Chamomile has been used for centuries in teas as a mild, relaxing sleep aid, treatment for fevers, colds, stomach ailments, and as an anti-inflammatory, to name only a few therapeutic uses. Chamomile may be used internally or externally. Extensive scientific research over the past 20 years has confirmed many of the traditional uses for the plant and established pharmacological mechanisms for the plant's therapeutic activity, including antipeptic, antispasmodic, antipyretic, antibacterial, antifungal, and anti-allergenic activity.
Recent and on-going research has identified chamomile's specific anti-inflammatory, anti-bacterial, muscle relaxant, antispasmodic, anti-allergenic and sedative properties, validating its long-held reputation. This attention appears to have increased the popularity of the herb and nowadays Chamomile is included as a drug in the pharmacopoeia of 26 countries.
Actions: Alterative, Analgesic, Anodyne, Anti-inflammatory, Antiseptic, Antispasmodic, Aromatic, Bitter, Calmative, Carminative, Diaphoretic, Emmenagogue, Laxative, Mucilage, Nervine, Sedative, Stomachic, Tonic, Vulnerary.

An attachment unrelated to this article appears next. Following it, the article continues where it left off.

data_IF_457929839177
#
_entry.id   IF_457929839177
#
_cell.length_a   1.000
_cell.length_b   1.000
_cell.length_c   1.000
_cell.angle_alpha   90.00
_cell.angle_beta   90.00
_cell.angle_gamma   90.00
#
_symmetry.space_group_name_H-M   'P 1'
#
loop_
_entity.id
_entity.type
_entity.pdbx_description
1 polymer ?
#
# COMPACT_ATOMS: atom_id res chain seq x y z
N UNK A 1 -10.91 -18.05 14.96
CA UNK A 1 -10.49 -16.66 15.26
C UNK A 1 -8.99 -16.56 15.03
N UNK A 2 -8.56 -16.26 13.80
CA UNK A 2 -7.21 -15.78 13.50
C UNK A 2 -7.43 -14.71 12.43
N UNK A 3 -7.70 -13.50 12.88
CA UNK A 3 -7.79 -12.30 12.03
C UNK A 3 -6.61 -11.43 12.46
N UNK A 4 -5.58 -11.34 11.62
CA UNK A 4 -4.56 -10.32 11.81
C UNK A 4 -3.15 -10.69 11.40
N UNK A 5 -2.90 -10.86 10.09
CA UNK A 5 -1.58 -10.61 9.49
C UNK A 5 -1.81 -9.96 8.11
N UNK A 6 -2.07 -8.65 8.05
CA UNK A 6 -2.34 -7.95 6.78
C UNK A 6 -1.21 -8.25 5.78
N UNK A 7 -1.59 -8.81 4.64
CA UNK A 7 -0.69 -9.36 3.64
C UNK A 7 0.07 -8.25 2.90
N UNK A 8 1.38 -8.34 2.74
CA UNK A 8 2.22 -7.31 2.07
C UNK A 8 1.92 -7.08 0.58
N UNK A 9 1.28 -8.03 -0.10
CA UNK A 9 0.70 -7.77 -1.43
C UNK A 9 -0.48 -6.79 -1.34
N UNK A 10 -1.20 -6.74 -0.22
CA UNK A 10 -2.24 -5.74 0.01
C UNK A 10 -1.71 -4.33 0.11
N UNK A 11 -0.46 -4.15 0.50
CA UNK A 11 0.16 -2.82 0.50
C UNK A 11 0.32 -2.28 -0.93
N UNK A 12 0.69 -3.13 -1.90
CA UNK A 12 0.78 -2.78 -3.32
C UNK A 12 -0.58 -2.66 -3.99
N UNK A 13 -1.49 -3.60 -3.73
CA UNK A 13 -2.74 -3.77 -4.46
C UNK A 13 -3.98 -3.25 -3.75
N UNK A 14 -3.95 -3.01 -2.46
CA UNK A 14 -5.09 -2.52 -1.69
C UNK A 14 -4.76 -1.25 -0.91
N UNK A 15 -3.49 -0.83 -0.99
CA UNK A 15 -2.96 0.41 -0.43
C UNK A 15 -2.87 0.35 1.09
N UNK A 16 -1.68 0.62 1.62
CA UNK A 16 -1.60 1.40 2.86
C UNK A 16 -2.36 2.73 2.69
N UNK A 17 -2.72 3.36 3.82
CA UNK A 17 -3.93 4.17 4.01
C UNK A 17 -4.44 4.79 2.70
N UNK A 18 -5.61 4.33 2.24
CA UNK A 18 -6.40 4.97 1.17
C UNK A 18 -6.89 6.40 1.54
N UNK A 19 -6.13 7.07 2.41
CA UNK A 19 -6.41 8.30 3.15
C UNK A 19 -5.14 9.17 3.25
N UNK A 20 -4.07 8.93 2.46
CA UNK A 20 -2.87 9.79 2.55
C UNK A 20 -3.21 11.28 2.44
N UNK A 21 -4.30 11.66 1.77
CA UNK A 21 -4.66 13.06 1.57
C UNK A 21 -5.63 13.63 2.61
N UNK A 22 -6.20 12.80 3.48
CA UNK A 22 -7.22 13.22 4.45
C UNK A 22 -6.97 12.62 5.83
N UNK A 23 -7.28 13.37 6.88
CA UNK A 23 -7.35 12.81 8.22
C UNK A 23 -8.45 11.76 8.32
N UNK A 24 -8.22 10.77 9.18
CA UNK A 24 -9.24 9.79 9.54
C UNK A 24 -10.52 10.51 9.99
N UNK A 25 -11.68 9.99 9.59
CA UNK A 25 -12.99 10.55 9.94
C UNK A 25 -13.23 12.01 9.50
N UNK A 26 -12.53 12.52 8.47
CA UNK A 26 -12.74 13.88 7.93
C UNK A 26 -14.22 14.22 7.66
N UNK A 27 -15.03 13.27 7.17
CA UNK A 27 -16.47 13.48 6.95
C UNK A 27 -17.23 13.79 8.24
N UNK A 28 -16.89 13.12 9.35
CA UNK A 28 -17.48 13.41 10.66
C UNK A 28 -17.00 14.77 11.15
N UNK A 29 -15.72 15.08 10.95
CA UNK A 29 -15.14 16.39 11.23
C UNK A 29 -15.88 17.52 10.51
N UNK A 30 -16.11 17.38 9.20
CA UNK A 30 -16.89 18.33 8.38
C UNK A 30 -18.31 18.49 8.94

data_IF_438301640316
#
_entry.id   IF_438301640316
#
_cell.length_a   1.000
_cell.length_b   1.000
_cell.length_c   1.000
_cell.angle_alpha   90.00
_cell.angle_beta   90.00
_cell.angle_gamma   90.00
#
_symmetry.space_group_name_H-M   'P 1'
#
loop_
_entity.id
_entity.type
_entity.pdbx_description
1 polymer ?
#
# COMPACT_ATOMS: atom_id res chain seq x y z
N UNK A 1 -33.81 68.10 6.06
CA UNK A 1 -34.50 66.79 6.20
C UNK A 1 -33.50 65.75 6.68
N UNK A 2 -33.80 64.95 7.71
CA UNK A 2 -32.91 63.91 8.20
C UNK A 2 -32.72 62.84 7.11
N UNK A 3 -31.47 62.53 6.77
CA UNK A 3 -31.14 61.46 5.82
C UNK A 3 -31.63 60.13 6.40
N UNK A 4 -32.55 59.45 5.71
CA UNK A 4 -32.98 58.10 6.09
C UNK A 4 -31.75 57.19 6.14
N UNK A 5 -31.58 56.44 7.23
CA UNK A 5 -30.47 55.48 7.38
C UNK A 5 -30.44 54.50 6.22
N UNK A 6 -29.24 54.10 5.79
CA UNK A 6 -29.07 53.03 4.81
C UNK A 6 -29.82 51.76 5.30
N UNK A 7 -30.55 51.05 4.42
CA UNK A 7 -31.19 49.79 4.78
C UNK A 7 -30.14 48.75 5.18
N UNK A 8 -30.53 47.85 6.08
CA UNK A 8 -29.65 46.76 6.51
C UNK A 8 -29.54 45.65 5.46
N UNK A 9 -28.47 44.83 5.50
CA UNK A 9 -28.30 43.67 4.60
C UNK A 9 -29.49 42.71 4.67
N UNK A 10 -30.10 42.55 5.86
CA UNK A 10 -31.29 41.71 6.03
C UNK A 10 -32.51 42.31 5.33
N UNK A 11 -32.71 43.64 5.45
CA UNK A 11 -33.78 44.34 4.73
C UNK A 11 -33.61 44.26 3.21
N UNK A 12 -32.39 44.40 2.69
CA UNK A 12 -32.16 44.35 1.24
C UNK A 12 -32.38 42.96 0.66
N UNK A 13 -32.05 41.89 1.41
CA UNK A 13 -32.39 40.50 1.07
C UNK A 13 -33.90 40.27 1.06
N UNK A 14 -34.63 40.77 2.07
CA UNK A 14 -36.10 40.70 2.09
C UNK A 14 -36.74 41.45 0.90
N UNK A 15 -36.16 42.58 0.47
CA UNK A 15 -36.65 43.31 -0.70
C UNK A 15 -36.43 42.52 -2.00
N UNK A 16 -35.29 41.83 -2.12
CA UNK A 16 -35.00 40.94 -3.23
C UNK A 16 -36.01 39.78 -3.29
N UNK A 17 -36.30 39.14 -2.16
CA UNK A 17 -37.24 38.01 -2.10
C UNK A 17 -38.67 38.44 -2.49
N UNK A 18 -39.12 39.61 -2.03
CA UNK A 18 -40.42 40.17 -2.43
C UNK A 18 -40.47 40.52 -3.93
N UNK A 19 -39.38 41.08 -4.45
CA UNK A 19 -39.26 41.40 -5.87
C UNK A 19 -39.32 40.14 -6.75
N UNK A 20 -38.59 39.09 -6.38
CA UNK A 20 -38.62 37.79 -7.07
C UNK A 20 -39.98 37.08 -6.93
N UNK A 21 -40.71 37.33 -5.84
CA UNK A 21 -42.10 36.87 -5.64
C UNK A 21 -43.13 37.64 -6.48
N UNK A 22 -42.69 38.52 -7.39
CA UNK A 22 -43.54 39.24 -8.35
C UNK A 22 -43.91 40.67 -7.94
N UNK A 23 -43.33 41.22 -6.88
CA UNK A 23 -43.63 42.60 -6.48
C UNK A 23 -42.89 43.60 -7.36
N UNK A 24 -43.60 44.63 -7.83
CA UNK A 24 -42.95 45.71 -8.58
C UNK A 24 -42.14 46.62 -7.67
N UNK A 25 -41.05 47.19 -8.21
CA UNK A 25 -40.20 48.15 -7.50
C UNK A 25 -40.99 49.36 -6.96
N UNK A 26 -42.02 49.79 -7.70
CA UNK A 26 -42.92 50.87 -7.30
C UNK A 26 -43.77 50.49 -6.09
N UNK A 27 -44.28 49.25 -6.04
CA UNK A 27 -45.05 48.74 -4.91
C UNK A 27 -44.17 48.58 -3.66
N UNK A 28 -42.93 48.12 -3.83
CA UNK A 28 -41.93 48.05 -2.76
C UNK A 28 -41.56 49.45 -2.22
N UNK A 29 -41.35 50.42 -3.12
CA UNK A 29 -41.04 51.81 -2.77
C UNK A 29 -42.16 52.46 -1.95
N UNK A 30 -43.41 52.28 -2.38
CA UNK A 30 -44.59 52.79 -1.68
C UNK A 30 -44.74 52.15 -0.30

Usages: Internally- Give for stress, tension and nervous conditions and those associated with digestive disorders. Also helpful for menstrual cramps. Externally- Can be applied in liquid form to wounds, bruises and skin disorders. Chamomile is best known for its relaxing qualities and can be helpful for both horse and rider for nervous tensions before competing. It will not adversely affect the performance. A bunch of the flowers hanging in the stable is said to help deter the flies.